Bill English
The DAO Compound and Evacuation

I was in the part of the Saigon detachment that was sent to the DAO compound. I arrived with the last replacements from the MSG school. I only briefly was involved in burning confidential material at the embassy before I was transferred with others to DAO. Following will be a collage of memories and impressions that remain fresh in my mind to this day. Maybe others will remember the same incidents with a different perspective.

Defense Attaché Office, Saigon, R. South Vietnam

Being taken from the airport to the Embassy to check in with the NCOIC. I never had the opportunity to get to know him or many of the Marines that stayed at the Embassy. The NCOIC was a man who exuded an aura of confidence and ability, even though he was in civilian clothes at the time. I only met him that once, but he gave the impression that all was under control.

MSgt John Valdez, SNCOIC American Embassy, Saigon R. South Vietnam

First night in the Marine House--went up a number of floors to pick out a room for myself and just stood at the window looking out over Saigon, trying to figure out how I had gotten here and what I was going to see in the coming days.
Watching a film at the Marine House; I think it was” “Goliath” with Richard Harris””, and feeling the tension, as well as the adrenaline beginning to build. No talk or bantering conversation; just a feeling that everyone was watching the film, but not seeing or hearing it. Arriving at DAO, driving between the 10’ high fence separating the motor pool from the main compound. Running people through the Gymnasium to clear for flights out. I remember one man who was adamant that he was going to take a case of tools that must have weighed over 50 pounds. He was given an alternative--leave them behind or find another way home. He left them behind.  Walking guard duty in what I assume was an old barracks with wood flooring, our boot steps resounding down the hall. I was concerned that we would keep people awake, but after one gentleman came out to the hall and told me how comforting it was to hear, like an affirmation of our presence, I realized that these anxious people took comfort out of the rhythmic sound of our marching the halls. It also helped me focus. Standing a post just outside an ARVN barracks. I had just relieved Cpl Steve Stratton who advised me that the clicking we were hearing were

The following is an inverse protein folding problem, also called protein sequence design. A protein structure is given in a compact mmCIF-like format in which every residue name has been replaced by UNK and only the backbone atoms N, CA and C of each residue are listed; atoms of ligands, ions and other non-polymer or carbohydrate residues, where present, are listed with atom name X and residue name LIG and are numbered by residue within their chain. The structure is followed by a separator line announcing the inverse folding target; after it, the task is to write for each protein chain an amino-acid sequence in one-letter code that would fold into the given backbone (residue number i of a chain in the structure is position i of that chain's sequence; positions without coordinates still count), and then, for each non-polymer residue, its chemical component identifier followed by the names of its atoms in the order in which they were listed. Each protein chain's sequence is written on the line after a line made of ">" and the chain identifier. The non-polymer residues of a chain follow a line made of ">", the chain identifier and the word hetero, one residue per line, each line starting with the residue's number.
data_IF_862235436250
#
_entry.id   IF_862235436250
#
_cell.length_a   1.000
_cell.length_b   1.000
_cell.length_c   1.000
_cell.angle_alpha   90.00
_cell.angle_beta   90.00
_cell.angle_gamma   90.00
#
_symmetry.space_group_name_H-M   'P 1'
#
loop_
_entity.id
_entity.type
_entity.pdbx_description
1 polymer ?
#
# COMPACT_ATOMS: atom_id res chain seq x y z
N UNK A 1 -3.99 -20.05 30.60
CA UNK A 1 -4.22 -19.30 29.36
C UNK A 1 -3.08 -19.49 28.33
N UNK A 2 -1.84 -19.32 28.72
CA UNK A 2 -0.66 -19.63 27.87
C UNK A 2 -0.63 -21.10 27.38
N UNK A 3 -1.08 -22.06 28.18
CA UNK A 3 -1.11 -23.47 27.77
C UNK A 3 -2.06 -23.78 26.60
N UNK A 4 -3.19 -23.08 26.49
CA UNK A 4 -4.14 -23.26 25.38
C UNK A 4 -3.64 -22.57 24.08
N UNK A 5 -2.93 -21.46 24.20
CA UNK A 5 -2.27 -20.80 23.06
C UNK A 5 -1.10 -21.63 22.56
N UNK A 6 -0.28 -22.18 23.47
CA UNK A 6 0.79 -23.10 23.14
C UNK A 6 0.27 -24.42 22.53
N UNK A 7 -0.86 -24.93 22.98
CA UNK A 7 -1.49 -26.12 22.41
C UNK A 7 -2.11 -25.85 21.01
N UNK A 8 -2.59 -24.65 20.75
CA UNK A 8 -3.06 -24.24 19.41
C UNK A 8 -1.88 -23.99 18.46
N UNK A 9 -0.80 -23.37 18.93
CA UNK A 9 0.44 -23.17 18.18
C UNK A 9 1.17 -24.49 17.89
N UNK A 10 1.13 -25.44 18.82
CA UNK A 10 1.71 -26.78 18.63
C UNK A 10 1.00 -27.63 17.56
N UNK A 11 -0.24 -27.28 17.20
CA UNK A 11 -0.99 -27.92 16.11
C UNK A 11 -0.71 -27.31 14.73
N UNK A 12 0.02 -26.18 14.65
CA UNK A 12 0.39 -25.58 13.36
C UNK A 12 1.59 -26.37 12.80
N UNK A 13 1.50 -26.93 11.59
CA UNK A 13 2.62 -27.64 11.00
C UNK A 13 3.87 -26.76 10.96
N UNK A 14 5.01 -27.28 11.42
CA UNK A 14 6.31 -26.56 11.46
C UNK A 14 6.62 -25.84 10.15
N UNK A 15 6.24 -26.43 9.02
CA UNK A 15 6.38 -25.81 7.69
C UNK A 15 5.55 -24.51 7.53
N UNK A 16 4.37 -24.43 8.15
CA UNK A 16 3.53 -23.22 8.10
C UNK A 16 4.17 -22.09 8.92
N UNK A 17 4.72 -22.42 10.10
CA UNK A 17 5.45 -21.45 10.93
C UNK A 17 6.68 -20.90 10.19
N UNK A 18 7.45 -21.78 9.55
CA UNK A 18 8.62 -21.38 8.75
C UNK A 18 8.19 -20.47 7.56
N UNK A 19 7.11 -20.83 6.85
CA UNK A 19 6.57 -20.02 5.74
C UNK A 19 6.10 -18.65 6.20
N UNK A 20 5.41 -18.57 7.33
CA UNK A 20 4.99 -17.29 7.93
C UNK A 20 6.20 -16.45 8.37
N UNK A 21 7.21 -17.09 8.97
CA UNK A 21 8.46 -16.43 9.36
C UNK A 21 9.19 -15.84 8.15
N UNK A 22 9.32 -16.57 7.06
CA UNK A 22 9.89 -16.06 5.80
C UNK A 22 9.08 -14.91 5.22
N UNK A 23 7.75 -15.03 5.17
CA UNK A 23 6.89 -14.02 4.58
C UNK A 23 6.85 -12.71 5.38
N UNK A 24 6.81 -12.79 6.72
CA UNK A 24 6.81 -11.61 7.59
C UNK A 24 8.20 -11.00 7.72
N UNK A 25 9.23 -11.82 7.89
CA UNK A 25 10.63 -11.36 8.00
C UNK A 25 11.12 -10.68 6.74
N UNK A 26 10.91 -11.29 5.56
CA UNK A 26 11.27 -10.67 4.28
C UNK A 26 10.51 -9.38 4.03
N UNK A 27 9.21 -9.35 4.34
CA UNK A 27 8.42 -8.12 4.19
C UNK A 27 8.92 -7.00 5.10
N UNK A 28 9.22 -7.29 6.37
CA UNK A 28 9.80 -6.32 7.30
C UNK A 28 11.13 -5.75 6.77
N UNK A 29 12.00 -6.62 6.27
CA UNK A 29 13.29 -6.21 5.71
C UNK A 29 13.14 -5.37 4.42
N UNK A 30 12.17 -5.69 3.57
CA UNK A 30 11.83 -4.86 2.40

Cpl Steve Stratton

 ARVN dry firing on us. I can’t remember the exact time that I relieved Steve, but it had to be after 2400 because I was relieved at first light. Standing post at the entrance to DAO, checking ID and searching for weapons. I can remember a car full of ARVN officers who I had to ask to relinquish their pearl handled revolvers. They didn’t give me any stick--it was almost like they realized that they were in a place of some safety and didn’t need a weapon. I had just been relieved from what I call Post 1 (the entrance to DAO) and without taking off flack jacket or boots, laid down on my bunk only to be seemingly thrown off by an invisible force. Head ringing, I had enough presence of mind to put on my helmet, grab my weapon and run outside to see an area of the airport in flames. I understand this was when the airport was bombed by South Vietnamese pilots absconding with the jets to the NVA.